. "B Context of Services for Women and Children Affected by HIV/AIDS." Reducing the Odds: Preventing Perinatal Transmission of HIV in the United States. Washington, DC: The National Academies Press, 1999.
The following HTML text is provided to enhance online
readability. Many aspects of typography translate only awkwardly to HTML.
Please use the page image
as the authoritative form to ensure accuracy.
programs at the state or territorial level. The bulk of funding for HIV/AIDS services administered through state AIDS directors comes from the CDC. CDC prevention dollars are provided for testing, counseling, and outreach; Ryan White Title II dollars are provided with the requirement that community planning groups determine how funds are to be distributed; and state funds are provided at state discretion. State AIDS programs fund testing and counseling services, education, and outreach services in existing community-based service settings through grants and contracts; some testing and counseling centers are run directly by the state.
One of eight health agencies of the PHS, DHHS, the National Institutes of Health (NIH) is comprised of 24 separate institutes, centers, and divisions. In addition to supporting intramural research, NIH uses 81% of its funding to support the research of non-federal scientists in 1,700 research settings throughout the country and abroad, including universities, medical schools, hospitals, and research institutions.
Extramural research grants related to HIV are provided to institutions across the country to conduct peer-reviewed research. These research efforts offer women and children affected by HIV, who meet the protocol criteria, important opportunities to access care through participation in research protocols. One of the Ryan White Title IV program mandates is to assist women and children with HIV in accessing research protocols. The three major clinical trial networks are the Pediatric AIDS Clinical Trials Group (PACTG), the AIDS Clinical Trials Groups (ACTG), and the Terry Beirn Community Programs for Clinical Research on AIDS (CPCRA). ACTG research focuses translating basic research discoveries into clinical research, while the PACTG evaluates interventions to prevent perinatal transmission and to improve the quality of life of HIV-infected infants, children, and adolescents. The CPCRA enrolls adults to studies in primary care settings. The two institutes noted below work closely together and provide the bulk of NIH-supported ACTG research for women and children.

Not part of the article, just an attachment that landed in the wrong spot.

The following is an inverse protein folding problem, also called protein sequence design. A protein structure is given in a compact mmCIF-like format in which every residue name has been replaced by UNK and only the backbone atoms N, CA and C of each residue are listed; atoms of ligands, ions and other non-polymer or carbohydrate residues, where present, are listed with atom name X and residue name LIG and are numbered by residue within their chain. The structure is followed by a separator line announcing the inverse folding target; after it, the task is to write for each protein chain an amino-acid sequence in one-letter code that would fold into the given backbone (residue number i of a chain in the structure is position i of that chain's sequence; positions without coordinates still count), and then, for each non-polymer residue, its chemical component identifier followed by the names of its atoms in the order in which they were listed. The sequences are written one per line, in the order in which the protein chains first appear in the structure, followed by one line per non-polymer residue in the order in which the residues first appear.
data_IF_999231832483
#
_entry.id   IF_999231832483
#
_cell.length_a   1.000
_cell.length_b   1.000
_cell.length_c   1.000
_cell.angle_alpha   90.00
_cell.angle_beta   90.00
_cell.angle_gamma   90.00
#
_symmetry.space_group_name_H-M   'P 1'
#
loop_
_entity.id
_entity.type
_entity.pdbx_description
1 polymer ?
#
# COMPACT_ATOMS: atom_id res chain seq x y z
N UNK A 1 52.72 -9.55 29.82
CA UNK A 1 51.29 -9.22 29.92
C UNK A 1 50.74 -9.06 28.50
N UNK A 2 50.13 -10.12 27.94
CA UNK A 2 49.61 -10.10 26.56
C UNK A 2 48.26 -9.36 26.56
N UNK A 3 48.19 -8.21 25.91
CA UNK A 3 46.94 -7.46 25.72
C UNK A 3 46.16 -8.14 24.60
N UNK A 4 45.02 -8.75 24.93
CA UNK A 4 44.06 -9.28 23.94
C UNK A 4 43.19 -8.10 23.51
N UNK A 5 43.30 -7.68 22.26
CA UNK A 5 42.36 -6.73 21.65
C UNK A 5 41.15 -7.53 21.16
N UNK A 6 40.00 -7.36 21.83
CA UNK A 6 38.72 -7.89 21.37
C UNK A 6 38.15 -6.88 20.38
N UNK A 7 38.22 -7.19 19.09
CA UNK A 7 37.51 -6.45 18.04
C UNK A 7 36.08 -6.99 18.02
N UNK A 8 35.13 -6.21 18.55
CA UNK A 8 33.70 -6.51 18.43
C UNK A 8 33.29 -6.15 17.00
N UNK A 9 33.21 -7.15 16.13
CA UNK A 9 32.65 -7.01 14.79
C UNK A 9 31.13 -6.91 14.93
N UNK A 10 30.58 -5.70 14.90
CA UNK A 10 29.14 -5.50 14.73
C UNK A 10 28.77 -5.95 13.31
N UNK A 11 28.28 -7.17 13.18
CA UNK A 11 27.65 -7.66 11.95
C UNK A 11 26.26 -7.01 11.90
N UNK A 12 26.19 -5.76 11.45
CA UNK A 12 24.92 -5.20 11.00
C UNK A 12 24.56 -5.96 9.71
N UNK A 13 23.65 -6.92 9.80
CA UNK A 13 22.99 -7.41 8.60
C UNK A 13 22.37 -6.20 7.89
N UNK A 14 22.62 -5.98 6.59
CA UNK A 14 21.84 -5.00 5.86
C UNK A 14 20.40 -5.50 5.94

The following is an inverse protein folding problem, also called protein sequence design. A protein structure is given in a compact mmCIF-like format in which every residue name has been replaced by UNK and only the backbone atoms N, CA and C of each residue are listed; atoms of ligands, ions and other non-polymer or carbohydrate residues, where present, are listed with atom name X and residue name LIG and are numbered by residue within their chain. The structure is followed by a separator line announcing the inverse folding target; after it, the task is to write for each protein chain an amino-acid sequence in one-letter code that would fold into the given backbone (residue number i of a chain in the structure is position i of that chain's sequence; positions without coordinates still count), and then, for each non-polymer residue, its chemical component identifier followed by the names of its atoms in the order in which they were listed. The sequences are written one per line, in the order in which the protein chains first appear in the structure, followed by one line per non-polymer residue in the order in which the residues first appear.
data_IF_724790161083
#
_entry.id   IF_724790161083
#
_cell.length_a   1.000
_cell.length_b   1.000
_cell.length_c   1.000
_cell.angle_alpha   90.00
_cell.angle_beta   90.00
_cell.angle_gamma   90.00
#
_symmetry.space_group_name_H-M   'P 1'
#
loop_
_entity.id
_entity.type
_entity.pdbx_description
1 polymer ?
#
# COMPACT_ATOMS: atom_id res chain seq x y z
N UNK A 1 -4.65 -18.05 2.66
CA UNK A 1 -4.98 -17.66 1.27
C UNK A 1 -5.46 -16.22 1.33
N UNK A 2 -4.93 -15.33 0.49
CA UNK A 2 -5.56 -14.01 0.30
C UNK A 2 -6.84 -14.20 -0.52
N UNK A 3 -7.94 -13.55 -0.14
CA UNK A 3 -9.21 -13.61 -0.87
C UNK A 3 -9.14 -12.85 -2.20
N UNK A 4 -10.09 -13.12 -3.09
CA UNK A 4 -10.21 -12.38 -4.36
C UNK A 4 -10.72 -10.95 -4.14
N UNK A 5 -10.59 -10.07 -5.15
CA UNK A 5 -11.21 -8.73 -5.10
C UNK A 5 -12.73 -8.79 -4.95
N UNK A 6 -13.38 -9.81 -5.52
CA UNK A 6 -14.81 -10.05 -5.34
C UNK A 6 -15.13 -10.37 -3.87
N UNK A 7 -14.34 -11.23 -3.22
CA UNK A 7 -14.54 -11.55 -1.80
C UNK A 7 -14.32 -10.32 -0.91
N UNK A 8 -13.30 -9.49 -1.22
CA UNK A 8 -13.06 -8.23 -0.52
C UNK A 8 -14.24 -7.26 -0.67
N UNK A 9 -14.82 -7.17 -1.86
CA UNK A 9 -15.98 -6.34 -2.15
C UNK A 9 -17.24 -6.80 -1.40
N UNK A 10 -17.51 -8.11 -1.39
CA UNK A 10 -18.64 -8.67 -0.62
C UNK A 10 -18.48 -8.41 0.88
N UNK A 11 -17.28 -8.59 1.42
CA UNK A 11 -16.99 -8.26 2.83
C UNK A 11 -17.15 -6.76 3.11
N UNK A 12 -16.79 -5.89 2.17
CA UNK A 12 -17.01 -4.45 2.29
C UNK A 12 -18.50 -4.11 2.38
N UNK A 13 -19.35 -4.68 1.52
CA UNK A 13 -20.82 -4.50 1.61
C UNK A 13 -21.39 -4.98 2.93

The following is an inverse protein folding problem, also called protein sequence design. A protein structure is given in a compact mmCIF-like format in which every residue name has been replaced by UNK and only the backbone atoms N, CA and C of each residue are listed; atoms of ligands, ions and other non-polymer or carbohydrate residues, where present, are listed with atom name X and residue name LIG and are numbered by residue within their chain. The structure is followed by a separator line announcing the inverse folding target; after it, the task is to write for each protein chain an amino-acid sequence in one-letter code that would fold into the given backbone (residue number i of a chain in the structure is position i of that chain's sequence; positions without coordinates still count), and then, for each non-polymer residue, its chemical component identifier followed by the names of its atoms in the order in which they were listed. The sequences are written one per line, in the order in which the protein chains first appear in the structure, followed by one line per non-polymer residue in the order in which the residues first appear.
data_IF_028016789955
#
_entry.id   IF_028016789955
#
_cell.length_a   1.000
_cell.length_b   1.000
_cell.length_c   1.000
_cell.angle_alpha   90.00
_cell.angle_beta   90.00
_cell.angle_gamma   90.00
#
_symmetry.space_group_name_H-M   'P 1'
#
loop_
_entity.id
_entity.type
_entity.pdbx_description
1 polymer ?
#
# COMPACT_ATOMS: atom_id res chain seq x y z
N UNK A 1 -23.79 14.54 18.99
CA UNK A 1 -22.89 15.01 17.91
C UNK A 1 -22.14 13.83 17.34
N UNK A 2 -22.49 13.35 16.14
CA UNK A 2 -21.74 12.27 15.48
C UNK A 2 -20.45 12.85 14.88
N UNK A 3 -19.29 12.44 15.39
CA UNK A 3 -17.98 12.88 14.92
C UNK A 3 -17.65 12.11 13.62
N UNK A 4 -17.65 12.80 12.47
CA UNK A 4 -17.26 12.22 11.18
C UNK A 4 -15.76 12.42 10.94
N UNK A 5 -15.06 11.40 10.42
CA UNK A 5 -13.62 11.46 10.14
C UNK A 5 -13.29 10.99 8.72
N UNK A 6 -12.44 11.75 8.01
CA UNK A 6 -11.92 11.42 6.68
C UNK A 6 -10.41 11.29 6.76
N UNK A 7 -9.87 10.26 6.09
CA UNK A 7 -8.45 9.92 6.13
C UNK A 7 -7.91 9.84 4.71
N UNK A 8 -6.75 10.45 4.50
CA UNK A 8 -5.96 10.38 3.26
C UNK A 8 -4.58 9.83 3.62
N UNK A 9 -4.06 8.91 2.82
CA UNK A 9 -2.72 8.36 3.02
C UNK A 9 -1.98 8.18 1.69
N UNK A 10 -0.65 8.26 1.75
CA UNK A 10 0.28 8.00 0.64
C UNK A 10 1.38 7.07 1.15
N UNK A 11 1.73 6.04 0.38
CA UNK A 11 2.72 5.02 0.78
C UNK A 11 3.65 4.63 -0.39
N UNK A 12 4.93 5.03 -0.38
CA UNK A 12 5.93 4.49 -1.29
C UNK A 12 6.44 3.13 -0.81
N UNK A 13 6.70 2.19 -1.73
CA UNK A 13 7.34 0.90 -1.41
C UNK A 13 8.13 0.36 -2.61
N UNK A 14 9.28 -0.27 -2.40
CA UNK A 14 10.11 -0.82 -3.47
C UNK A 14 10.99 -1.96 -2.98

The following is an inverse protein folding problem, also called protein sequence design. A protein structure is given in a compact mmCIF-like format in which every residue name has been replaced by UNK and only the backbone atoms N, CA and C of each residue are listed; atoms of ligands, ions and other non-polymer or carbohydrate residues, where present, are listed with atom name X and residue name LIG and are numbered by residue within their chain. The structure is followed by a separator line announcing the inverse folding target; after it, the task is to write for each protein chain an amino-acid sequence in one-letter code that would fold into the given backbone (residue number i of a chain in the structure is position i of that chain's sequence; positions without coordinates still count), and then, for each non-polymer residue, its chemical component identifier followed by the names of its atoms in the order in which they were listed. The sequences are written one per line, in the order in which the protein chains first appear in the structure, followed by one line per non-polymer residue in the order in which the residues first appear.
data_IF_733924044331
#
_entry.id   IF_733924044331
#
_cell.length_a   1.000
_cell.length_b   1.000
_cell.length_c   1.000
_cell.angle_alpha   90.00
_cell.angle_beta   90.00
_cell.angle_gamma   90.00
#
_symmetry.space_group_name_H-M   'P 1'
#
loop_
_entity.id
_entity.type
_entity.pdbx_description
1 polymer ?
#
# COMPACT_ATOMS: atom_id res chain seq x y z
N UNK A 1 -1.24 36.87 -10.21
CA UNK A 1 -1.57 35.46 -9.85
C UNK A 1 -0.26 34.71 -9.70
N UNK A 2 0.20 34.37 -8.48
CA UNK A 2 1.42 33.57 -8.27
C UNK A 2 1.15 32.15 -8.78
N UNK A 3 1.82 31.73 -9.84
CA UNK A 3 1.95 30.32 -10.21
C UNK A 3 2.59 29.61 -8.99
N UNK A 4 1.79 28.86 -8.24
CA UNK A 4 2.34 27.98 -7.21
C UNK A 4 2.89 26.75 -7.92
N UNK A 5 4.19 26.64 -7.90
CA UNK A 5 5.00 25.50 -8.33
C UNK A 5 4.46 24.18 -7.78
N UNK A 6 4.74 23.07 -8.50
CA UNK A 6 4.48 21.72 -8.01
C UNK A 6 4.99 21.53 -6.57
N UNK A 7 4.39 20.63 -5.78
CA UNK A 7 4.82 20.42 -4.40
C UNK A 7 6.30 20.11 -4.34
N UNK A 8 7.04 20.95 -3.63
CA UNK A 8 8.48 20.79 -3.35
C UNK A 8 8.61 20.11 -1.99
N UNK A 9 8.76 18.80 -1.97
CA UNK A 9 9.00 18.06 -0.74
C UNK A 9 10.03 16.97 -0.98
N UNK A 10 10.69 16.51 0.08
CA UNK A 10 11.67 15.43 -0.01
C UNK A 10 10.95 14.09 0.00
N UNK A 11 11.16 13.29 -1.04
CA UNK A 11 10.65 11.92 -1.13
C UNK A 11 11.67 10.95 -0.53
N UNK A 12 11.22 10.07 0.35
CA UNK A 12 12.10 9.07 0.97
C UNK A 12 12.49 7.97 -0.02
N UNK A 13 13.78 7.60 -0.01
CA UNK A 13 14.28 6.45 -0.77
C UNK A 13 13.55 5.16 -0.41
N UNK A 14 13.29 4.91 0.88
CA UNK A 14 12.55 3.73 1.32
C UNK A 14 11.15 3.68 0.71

National Institute of Child Health and Human Development
In FY 1997, the National Institute of Child Health and Human Development (NICHD) budget dedicated almost $23 million to pediatric ACTG research in an independent network of 30 to 40 clinical centers located in 15 states, the District of Columbia, and Puerto Rico. A subset of eleven centers specifically conducts
Information provided by the National Institute of Child Health and Human Development, National Institute of Allergy and Infectious Diseases, and the Office of AIDS Research, National Institutes of Health.